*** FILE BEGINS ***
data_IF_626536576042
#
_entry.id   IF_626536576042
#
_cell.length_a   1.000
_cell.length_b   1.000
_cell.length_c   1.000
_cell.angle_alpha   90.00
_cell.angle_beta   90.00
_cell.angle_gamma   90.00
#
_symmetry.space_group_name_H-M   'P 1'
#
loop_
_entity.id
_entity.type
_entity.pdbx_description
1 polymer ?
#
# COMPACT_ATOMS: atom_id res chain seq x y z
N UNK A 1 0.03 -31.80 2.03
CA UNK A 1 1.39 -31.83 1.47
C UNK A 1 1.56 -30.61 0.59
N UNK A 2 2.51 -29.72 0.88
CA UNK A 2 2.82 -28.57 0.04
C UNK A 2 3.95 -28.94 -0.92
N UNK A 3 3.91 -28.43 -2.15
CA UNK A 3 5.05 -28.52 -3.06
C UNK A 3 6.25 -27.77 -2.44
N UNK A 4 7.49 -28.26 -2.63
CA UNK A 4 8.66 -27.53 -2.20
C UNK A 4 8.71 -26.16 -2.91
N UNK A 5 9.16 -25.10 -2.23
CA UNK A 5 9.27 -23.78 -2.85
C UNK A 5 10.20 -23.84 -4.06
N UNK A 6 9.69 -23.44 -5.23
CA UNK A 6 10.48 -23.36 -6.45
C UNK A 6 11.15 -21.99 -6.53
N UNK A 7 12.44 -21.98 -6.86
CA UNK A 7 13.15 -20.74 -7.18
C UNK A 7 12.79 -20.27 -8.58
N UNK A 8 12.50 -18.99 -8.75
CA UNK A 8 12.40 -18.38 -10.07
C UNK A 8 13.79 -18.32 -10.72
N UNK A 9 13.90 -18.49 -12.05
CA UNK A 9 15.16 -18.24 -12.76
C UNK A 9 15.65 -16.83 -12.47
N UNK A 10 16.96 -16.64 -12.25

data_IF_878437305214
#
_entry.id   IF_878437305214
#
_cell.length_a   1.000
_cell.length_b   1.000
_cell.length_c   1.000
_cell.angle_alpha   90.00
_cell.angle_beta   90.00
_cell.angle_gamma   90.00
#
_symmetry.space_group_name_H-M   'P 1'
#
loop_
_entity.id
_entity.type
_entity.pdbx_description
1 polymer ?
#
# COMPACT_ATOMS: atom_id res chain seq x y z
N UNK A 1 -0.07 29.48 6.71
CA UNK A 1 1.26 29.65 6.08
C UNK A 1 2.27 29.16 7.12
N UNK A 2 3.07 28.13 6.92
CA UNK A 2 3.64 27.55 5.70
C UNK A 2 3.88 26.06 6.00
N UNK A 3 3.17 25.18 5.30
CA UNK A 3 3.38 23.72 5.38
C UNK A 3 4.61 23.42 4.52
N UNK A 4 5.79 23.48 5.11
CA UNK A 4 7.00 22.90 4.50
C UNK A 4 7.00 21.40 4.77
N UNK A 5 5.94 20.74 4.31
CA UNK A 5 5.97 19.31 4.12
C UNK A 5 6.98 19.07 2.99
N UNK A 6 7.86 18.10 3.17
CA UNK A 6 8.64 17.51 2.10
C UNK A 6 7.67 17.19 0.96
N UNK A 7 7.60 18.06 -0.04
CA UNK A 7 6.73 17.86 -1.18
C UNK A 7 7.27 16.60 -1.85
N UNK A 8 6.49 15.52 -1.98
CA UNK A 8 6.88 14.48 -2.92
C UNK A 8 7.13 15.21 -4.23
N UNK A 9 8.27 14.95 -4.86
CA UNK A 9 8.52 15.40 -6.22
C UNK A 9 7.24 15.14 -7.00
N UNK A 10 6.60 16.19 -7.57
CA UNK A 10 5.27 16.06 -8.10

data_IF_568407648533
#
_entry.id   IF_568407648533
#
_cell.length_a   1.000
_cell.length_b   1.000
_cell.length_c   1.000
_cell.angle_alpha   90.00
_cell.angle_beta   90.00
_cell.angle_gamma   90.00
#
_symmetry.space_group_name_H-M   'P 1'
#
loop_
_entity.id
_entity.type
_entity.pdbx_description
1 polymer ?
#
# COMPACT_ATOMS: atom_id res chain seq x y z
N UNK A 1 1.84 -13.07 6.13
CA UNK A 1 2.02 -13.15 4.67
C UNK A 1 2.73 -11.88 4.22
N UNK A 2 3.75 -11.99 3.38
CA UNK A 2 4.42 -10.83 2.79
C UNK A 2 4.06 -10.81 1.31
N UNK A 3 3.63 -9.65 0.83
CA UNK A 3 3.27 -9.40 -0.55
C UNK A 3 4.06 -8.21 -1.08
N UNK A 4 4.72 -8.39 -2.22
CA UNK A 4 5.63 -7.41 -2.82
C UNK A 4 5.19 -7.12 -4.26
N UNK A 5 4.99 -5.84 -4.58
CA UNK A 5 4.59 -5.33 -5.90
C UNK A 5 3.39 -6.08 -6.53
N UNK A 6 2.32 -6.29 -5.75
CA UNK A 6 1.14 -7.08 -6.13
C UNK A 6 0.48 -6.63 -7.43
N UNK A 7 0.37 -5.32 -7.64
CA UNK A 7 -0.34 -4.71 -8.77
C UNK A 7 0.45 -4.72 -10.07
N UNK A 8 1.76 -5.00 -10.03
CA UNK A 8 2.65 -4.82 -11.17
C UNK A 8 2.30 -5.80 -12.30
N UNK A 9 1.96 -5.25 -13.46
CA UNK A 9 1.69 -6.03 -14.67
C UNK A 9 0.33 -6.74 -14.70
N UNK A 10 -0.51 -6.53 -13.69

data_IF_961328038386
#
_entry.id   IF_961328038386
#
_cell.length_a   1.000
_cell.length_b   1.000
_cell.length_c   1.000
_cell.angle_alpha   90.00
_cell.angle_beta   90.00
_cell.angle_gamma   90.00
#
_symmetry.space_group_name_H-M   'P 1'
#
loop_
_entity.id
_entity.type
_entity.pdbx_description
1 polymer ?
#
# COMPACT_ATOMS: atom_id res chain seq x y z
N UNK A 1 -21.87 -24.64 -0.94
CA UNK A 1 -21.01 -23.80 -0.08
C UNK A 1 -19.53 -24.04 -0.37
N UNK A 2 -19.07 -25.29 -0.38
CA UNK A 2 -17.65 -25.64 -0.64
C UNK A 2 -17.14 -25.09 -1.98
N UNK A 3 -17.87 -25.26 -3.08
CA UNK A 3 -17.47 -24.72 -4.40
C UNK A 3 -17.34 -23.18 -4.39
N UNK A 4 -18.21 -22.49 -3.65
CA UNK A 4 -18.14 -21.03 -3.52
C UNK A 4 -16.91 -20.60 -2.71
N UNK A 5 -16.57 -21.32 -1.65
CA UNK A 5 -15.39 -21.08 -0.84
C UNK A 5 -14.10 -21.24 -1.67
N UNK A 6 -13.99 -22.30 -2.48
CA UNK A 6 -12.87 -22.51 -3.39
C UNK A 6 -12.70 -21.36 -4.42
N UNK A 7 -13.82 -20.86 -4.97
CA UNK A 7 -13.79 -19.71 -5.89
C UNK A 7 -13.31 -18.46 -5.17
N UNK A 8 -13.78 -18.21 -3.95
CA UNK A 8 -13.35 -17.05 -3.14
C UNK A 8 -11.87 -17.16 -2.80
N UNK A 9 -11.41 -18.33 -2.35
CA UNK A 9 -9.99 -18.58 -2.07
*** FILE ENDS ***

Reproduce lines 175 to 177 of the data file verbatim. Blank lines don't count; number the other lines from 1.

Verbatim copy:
N UNK A 4 -18.21 -22.49 -3.65
CA UNK A 4 -18.14 -21.03 -3.52
C UNK A 4 -16.91 -20.60 -2.71